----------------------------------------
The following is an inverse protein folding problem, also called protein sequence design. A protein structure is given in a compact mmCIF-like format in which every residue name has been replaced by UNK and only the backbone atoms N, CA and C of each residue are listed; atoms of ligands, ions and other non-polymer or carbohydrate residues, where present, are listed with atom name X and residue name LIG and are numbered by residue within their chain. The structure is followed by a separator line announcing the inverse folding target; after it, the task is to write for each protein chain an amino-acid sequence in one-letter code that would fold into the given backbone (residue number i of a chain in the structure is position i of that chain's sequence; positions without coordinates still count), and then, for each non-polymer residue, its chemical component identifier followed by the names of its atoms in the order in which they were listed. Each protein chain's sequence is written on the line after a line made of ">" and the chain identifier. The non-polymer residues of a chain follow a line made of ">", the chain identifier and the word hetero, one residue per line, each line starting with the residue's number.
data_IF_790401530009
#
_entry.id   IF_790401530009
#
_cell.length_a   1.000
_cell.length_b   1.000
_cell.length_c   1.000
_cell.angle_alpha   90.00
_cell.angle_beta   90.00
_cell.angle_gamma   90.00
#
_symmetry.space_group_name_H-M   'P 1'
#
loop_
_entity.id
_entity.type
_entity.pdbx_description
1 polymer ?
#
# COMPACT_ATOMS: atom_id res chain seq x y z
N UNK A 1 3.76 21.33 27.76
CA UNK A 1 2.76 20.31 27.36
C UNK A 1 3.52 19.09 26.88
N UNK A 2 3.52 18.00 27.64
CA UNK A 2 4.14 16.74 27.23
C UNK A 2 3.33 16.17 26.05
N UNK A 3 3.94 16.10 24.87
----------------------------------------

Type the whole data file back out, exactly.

The following is an inverse protein folding problem, also called protein sequence design. A protein structure is given in a compact mmCIF-like format in which every residue name has been replaced by UNK and only the backbone atoms N, CA and C of each residue are listed; atoms of ligands, ions and other non-polymer or carbohydrate residues, where present, are listed with atom name X and residue name LIG and are numbered by residue within their chain. The structure is followed by a separator line announcing the inverse folding target; after it, the task is to write for each protein chain an amino-acid sequence in one-letter code that would fold into the given backbone (residue number i of a chain in the structure is position i of that chain's sequence; positions without coordinates still count), and then, for each non-polymer residue, its chemical component identifier followed by the names of its atoms in the order in which they were listed. Each protein chain's sequence is written on the line after a line made of ">" and the chain identifier. The non-polymer residues of a chain follow a line made of ">", the chain identifier and the word hetero, one residue per line, each line starting with the residue's number.
data_IF_790401530009
#
_entry.id   IF_790401530009
#
_cell.length_a   1.000
_cell.length_b   1.000
_cell.length_c   1.000
_cell.angle_alpha   90.00
_cell.angle_beta   90.00
_cell.angle_gamma   90.00
#
_symmetry.space_group_name_H-M   'P 1'
#
loop_
_entity.id
_entity.type
_entity.pdbx_description
1 polymer ?
#
# COMPACT_ATOMS: atom_id res chain seq x y z
N UNK A 1 3.76 21.33 27.76
CA UNK A 1 2.76 20.31 27.36
C UNK A 1 3.52 19.09 26.88
N UNK A 2 3.52 18.00 27.64
CA UNK A 2 4.14 16.74 27.23
C UNK A 2 3.33 16.17 26.05
N UNK A 3 3.94 16.10 24.87